On Tuesday, November 3, 1992, Clinton captured 43.0% of the popular vote cast for president, 5.6 percentage points more than G. H. W. Bush (37.4%) and 24.0 percentage points more than Independent H. Ross Perot (19.0%). Considering only votes cast for the Democratic and Republican presidential candidates (“two-party vote”), Clinton beat Bush 53.5 to 46.5%.
Clinton also won 32 states, plus the District of Columbia (DC), for a total of 370 electoral votes (EV); Bush received only 168 EV.
Four years earlier, however, G. H. W. Bush had won 53.4% of the popular vote against Democrat Michael Dukakis (45.6%), winning 40 states and 426 EV; Bush beat Dukakis 53.9 to 46.1% in the two-party vote. Bush’s near-landslide victory (in the Electoral College, anyway) meant that Republicans would control the White House for a third consecutive four-year term.
In other words, in just four years, Democrats had increased their share of the two-party popular vote by 7.4 percentage points, flipped 22 states from Democratic to Republican, and increased their EV total from 112 to 370.
That is an astonishing turnaround.
Following the 1992 elections, Democrats controlled 57 Senate seats and 258 House seats, while 30 of the nation’s governors were Democrats.
Just two years later, following the 1994 midterm elections, Democrats controlled 48 Senate seats and 204 House seats; only 19 governors were Democrats.
Put differently, just two years after Democrats regained control of the White House for the first time in 12 years, Democrats were absolutely slaughtered in Congressional and gubernatorial races, losing a net nine Senate seats, 54 House seats and 11 governor’s mansions.
That is not a turnaround. That is whiplash.
Table 1: Summary of Democratic performance in Presidential, Congressional and gubernatorial races: 1968-2016
|Presidency||1968 – 1988
|1992 – 2016
|Average % Total Vote||42.9%||48.7%||D+5.8 perc pts|
|Average % 2-Party Vote||45.1%||52.0%||D+6.9 perc pts|
|Average #Electoral Votes||113.0||313.4||D+200.4 EV|
|Average States Won||9.0 (+DC)||23.7 (+DC)||D+14.7 states|
|Years in White House||4||16||D+12 years|
|Average % Total Vote||51.2%||48.8%||D-2.4 perc pts|
|Average % 2-Party Vote||53.0%||51.2%||D-1.8 perc pts|
|Average # Seats||54.5||48.3||D-6.2 seats|
|Years in Majority||20||9.5||D-10.5 years|
|Average % Total Vote||52.9%||47.4%||D-5.5 perc pts|
|Average % 2-Party Vote||54.1%||49.6%||D-4.5 perc pts|
|Average # Seats||262.1||208.7||D-53.4 seats|
|Years in Majority||26||4||D-22 years|
|Average % Total Vote||51.7%||46.7%||D-5.0 perc pts|
|Average % 2-Party Vote||52.9%||48.8%||D-3.9 perc pts|
|Average # State Houses||31.0||20.7||D-10.3 state houses|
|Years in Majority||26||4||D-22 years|
††Excluding popular vote victories by Al Gore in 2000 and Hillary Clinton in 2016
In the six presidential elections from 1968 through 1988 (Table 1), Republicans won the presidency five times, four times by landslides (1972, 1980, 1984) or near-landslides (1988). The one Democratic victor was Jimmy Carter in 1976, in the wake of Republican President Richard Nixon’s Watergate-related resignation in August 1974, Nixon’s pardon by his successor (Gerald Ford) and various Ford gaffes. Still, Carter only managed to beat Ford by 2.1 percentage points (50.1 to 48.0%) and 57 EV (297-240); Ford actually won more states: 27 to 23 (plus DC). In fact, had Ford flipped 5,559 votes in Ohio (25 EV) and 7,232 votes in Mississippi (7 EV)—just 12,791 votes out of 81,540,780 cast, he would have won 272 EV and held on to the presidency.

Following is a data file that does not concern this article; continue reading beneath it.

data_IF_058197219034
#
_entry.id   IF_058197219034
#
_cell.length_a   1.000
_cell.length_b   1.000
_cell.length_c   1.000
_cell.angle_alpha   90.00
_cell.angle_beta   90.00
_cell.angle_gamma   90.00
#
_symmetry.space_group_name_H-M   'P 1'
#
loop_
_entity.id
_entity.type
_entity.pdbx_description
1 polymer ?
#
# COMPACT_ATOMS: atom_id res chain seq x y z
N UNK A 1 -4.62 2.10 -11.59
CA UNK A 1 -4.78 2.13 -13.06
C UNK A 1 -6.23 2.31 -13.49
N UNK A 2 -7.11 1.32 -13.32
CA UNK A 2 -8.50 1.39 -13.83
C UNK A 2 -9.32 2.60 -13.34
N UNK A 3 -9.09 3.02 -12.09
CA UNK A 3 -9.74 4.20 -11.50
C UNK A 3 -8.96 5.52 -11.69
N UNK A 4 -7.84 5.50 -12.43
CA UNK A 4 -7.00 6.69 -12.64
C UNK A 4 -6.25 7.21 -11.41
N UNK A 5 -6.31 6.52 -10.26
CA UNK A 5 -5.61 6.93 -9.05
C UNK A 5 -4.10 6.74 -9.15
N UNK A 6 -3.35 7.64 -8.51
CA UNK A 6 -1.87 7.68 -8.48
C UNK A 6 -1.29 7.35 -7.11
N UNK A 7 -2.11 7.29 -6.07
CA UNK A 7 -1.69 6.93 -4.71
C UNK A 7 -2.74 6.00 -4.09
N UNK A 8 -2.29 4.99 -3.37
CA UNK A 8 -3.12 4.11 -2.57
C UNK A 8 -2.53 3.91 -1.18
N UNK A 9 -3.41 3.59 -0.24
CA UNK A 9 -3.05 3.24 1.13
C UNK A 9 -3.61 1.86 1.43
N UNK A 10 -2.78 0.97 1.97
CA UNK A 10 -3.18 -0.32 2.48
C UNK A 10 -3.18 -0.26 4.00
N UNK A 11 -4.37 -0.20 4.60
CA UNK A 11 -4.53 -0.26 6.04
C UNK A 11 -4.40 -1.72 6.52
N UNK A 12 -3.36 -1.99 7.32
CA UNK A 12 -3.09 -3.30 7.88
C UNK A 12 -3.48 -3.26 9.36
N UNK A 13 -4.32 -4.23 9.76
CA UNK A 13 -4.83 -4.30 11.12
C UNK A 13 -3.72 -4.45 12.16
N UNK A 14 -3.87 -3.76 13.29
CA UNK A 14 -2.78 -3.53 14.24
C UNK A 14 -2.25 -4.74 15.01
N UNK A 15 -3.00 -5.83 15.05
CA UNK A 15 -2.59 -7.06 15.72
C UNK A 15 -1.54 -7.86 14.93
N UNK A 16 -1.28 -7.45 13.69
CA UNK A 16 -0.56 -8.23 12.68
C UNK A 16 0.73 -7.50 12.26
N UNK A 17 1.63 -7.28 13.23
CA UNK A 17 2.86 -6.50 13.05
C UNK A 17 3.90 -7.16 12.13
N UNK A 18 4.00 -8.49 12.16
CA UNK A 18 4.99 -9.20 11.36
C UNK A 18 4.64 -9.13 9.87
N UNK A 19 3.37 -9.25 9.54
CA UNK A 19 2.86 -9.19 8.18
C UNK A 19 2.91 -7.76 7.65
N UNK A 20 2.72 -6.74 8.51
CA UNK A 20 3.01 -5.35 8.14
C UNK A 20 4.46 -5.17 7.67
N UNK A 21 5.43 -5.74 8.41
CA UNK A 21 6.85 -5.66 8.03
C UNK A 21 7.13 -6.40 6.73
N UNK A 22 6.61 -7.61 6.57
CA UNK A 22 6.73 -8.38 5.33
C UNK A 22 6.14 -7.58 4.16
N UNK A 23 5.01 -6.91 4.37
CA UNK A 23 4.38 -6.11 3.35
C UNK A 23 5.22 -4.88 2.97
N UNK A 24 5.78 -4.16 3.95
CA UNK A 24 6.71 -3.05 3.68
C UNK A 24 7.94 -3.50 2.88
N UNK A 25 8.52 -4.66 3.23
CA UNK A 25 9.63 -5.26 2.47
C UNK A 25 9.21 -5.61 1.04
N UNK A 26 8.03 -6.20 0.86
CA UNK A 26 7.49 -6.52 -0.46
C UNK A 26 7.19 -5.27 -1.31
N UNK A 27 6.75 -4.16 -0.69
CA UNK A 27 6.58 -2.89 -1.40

Overall in those six presidential elections, the Democratic candidates averaged 42.9% of the popular vote (45.1% of the two-party vote), victories in nine states (plus DC) and 113.0 EV. The White House essentially “belonged” to the Republicans during this period.
During the same time period, however, Democrats controlled the House and held a majority of governorships. They controlled the Senate for 18 of 24 years, excepting only 1981-87. Following the 13 even-numbered elections from 1968 through 1992, Democrats averaged majorities of all votes cast for Senate, House and governor, for an average of 54.5 Senate seats, 262.1 House seats and 31.0 governor’s mansions.
In other words, from 1968 through 1992, while Republicans held a near lock on the White House, Democrats controlled Congress (both Houses for 20 years) and a majority of governor’s mansions. One interpretation is that voters preferred Republicans in the White House to conduct foreign policy (i.e., fight the Cold War) and preferred Democrats to manage domestic affairs (i.e., protect entitlements).
AFTER 1992, however…
In the seven presidential elections from 1992 through 2016, Democrats won the presidential popular vote six of seven times (despite only winning the Electoral College—and thus the White House—four times), the exception being 2004, when Republican George W. Bush won reelection by 2.4 percentage points (50.7 to 48.3%) over Democrat John Kerry, capturing 286 EV to Kerry’s 251. Once again, Ohio was pivotal. If Kerry could have flipped 59,188 votes there (out of 122,303,590 cast nationwide), he would have won 271 EV and the presidency (though he still would have lost the popular vote).